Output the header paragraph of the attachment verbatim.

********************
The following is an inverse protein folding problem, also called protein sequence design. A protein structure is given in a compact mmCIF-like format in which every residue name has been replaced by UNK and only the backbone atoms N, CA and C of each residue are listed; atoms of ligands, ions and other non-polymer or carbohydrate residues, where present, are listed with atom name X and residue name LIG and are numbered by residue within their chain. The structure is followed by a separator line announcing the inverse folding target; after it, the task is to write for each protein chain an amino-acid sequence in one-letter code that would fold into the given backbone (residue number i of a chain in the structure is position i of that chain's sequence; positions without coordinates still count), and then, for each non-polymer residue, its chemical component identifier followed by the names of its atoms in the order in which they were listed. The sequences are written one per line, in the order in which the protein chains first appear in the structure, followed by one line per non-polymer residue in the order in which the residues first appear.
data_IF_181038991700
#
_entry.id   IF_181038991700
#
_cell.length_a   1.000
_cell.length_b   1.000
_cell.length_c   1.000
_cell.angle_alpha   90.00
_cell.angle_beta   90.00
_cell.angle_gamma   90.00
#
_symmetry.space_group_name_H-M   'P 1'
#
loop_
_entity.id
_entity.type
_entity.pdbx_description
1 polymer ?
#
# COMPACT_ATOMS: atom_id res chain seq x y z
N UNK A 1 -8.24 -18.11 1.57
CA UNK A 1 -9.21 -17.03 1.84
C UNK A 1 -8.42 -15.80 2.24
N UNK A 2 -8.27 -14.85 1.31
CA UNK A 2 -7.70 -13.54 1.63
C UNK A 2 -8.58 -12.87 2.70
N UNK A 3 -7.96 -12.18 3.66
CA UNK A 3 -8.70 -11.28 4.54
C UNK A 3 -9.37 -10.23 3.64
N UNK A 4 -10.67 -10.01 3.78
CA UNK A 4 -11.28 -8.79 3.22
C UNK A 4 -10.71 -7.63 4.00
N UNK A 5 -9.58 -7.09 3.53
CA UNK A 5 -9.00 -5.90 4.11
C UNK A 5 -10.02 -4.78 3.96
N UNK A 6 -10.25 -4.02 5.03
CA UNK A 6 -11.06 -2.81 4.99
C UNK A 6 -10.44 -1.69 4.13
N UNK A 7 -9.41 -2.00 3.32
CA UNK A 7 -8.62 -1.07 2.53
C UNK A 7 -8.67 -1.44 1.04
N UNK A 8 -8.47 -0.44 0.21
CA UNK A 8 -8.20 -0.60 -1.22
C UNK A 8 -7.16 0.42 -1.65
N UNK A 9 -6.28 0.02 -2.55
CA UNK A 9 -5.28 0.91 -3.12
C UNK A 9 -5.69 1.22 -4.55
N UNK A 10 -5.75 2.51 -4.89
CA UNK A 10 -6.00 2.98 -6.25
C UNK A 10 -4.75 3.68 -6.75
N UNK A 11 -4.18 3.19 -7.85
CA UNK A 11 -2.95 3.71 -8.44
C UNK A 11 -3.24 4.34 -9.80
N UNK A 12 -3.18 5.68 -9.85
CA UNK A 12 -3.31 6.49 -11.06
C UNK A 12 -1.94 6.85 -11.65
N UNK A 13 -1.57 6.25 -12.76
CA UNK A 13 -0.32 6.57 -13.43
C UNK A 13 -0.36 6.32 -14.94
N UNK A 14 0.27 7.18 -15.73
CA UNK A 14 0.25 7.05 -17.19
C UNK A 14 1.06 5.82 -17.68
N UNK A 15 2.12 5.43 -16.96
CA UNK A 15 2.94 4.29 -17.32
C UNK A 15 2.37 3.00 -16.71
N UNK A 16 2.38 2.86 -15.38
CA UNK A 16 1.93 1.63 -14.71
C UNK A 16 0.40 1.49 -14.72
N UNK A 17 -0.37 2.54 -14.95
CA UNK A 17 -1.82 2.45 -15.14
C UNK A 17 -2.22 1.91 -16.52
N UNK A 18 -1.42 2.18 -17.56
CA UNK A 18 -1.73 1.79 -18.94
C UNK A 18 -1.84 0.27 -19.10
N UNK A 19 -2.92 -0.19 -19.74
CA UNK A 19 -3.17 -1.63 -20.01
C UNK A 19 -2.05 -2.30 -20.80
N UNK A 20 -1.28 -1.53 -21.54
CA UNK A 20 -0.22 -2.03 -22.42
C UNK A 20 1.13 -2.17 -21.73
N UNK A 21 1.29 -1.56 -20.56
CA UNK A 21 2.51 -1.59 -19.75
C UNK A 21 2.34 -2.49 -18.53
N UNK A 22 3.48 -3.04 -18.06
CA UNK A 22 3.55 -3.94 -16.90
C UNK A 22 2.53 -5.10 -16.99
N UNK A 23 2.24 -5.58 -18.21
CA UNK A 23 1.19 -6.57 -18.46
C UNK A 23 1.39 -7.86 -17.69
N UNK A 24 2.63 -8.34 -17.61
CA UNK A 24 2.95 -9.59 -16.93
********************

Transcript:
The following is an inverse protein folding problem, also called protein sequence design. A protein structure is given in a compact mmCIF-like format in which every residue name has been replaced by UNK and only the backbone atoms N, CA and C of each residue are listed; atoms of ligands, ions and other non-polymer or carbohydrate residues, where present, are listed with atom name X and residue name LIG and are numbered by residue within their chain. The structure is followed by a separator line announcing the inverse folding target; after it, the task is to write for each protein chain an amino-acid sequence in one-letter code that would fold into the given backbone (residue number i of a chain in the structure is position i of that chain's sequence; positions without coordinates still count), and then, for each non-polymer residue, its chemical component identifier followed by the names of its atoms in the order in which they were listed. The sequences are written one per line, in the order in which the protein chains first appear in the structure, followed by one line per non-polymer residue in the order in which the residues first appear.